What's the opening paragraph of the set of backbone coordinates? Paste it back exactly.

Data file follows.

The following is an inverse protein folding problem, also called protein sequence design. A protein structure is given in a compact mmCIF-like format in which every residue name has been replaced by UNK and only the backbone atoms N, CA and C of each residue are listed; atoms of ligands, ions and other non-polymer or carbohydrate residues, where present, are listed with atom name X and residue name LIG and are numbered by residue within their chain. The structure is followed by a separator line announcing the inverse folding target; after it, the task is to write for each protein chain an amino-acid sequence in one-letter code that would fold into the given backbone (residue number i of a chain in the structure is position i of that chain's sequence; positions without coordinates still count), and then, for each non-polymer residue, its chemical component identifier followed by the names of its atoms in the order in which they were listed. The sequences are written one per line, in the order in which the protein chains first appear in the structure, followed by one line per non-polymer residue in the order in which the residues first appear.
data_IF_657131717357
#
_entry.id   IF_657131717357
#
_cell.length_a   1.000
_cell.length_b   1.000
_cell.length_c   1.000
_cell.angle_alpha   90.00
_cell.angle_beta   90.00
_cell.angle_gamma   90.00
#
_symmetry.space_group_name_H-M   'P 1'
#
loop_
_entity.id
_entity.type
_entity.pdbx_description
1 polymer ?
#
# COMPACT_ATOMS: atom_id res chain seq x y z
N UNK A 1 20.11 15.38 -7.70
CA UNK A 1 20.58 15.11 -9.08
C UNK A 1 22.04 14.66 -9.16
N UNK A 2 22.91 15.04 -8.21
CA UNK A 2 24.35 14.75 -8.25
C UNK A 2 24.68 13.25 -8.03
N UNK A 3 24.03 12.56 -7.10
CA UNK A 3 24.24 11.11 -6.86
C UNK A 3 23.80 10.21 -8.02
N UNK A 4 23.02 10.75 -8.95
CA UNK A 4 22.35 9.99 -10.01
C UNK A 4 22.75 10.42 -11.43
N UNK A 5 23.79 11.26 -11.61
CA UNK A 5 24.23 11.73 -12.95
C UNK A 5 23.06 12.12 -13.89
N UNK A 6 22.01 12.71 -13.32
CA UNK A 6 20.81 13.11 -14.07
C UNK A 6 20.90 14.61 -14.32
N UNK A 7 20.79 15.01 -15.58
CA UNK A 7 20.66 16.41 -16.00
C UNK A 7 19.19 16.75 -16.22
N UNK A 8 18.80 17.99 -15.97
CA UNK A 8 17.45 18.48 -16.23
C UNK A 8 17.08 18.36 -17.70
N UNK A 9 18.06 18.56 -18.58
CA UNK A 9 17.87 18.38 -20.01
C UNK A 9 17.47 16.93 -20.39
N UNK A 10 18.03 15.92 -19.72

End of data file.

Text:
The following is an inverse protein folding problem, also called protein sequence design. A protein structure is given in a compact mmCIF-like format in which every residue name has been replaced by UNK and only the backbone atoms N, CA and C of each residue are listed; atoms of ligands, ions and other non-polymer or carbohydrate residues, where present, are listed with atom name X and residue name LIG and are numbered by residue within their chain. The structure is followed by a separator line announcing the inverse folding target; after it, the task is to write for each protein chain an amino-acid sequence in one-letter code that would fold into the given backbone (residue number i of a chain in the structure is position i of that chain's sequence; positions without coordinates still count), and then, for each non-polymer residue, its chemical component identifier followed by the names of its atoms in the order in which they were listed. The sequences are written one per line, in the order in which the protein chains first appear in the structure, followed by one line per non-polymer residue in the order in which the residues first appear.